Russian occupied and controlled parts of Ukraine have been subjected to policies aimed at coercing citizens to embrace the Moscow Patriarchate of the Eastern Orthodox Church, and destabilizing the Orthodox Church of Ukraine (OCU), which Russian authorities see as an obstacle to the spiritual, as well as political unification of the two countries.  The Brussels-based NGO International Partnership for Human Rights (IPHR), along with the Center for Civil Liberties, wrote in a 2015 report that in the Donbas, the “Orthodox religion is used as an ideological foundation of ‘state building’ by the rebel groups and anything that is non-Russian Orthodox is seen as alien.” The groups reported that over the year since the conflict began, “dozens of places of worship have been seized,” and “cases of abduction, torture and other ill treatment as well as the murder of clergy members and the prohibition of religious practice other than that of the Orthodoxy of Moscow Patriarchy in the region.”  In the subsequent years, Russia has continually fomented tensions between the two branches of Eastern Orthodoxy.

 

The basis for these policies was clearly enunciated by Russian president Vladimir Putin in an article he published in June of 2021, entitled “On the Historical Unity of Ukrainians and Russian.”  In the article, Putin wrote that the Moscow Patriarchate of the Eastern Orthodox Church was the “centuries-old symbol” of the “kinship” between Russians and Ukrainians, and dismissed the OCU as a political construction by secular authorities dating back to when Ukraine was part of the Grand Duchy of Lithuania.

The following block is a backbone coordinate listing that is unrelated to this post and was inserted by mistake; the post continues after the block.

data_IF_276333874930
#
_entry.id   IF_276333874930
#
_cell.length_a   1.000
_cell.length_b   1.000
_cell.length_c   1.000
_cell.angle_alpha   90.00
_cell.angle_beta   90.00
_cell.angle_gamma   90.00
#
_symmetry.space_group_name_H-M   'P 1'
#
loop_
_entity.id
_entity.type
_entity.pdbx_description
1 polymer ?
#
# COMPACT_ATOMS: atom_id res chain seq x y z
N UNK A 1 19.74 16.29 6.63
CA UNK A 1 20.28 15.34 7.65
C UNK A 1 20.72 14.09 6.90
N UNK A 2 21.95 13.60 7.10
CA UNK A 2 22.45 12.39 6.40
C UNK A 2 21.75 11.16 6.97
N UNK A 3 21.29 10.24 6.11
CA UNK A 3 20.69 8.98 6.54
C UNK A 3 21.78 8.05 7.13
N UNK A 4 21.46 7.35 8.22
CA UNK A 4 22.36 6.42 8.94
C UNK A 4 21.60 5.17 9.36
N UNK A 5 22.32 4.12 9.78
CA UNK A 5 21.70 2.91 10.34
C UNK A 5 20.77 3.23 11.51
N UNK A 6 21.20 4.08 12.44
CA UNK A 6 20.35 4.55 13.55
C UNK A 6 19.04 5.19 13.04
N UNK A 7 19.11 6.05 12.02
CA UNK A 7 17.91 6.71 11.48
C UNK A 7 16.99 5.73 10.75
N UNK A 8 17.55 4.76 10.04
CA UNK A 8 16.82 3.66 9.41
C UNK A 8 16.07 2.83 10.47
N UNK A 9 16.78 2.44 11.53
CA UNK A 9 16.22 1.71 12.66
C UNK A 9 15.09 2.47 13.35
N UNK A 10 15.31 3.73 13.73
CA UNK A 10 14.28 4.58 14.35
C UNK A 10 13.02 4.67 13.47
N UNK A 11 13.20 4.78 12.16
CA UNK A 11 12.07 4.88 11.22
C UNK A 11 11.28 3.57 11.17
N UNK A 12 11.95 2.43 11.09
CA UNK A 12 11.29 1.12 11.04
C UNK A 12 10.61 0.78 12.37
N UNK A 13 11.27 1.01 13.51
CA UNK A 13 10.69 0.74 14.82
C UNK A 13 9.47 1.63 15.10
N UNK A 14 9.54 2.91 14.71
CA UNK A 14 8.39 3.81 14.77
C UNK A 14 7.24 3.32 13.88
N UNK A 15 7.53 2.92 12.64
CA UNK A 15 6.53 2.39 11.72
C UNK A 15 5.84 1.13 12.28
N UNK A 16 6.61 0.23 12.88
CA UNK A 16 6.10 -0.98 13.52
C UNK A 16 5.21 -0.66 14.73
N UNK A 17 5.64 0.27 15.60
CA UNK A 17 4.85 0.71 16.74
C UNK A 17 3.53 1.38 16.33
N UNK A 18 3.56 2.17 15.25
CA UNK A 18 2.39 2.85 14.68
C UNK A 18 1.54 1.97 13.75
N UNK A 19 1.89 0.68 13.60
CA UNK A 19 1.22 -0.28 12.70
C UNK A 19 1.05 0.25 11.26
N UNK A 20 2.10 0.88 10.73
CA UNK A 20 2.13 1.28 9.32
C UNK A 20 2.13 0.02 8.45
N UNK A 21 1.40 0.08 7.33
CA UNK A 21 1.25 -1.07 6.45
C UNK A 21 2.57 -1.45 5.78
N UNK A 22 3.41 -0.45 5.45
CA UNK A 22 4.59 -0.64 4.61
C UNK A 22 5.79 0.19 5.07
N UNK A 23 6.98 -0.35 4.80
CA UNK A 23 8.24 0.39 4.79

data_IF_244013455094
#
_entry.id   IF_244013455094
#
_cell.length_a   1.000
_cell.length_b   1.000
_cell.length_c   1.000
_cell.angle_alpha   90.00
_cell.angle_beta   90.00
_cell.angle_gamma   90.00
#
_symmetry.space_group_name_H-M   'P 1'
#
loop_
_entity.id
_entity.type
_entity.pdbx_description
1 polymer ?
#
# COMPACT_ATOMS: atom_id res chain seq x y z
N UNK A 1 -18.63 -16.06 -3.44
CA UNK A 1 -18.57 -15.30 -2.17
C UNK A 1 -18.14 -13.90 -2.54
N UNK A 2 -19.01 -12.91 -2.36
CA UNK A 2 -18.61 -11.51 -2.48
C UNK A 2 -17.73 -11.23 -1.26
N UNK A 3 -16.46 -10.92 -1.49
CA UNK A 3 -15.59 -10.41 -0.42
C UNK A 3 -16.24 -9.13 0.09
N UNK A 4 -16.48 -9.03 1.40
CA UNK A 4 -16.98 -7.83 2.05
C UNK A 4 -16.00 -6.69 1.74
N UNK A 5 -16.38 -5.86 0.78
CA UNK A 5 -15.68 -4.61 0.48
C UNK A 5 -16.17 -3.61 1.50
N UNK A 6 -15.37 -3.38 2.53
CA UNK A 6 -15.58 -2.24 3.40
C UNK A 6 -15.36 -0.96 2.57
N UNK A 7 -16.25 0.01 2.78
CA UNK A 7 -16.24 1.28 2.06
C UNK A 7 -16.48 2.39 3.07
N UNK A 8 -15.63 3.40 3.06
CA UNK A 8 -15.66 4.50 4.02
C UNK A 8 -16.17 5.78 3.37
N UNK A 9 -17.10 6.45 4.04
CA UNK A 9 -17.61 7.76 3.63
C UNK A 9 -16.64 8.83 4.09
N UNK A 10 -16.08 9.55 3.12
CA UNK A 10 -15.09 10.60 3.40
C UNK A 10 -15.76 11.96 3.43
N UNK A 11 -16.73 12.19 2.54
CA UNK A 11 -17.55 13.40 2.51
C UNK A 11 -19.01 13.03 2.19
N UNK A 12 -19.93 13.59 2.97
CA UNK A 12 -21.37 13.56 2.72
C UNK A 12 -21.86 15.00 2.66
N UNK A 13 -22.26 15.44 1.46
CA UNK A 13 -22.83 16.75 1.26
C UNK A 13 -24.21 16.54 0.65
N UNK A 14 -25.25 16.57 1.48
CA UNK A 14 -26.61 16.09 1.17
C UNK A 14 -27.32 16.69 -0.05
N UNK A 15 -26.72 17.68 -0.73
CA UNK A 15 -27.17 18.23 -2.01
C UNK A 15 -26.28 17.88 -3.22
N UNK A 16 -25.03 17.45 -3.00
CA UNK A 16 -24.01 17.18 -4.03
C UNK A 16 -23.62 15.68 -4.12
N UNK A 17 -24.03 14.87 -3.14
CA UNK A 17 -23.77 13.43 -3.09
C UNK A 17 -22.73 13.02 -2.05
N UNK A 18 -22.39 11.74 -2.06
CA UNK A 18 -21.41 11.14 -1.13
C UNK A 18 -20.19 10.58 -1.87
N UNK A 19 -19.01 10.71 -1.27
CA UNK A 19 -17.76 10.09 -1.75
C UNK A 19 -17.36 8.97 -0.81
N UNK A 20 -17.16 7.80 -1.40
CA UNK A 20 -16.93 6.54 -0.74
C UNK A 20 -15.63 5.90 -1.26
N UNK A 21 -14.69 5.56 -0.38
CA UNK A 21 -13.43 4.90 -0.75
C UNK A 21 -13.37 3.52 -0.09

Religious freedom is at the center of Russia’s challenge to Ukrainian sovereignty and identity, and calls to respect freedom of religion need to be at the center of state and civil society advocacy aimed at returning Russian-occupied regions to Ukraine.  Under the current unstable and violence ridden status quo, European and international authorities must hold the Russian Federation accountable for upholding the freedom of religion and all legal human rights obligations in regions that Russia illegally occupies.  But to do so risks indirectly acknowledging and legitimizing Russian rule.  No demand to respect the basic freedoms of people in Russian occupied Ukraine should imply recognition of Russian sovereignty over these regions; all should insist on upholding internationally recognized borders.

 

 

Aaron Rhodes is Senior Fellow in the Common Sense Society and President of the Forum for Religious Freedom Europe.  He is the author of The Debasement of Human Rights (Encounter Books 2018). 

Further reading about FORB in Russia on HRWF website





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EGYPT: Jehovah’s Witnesses banned since 1960 defend their case at the UN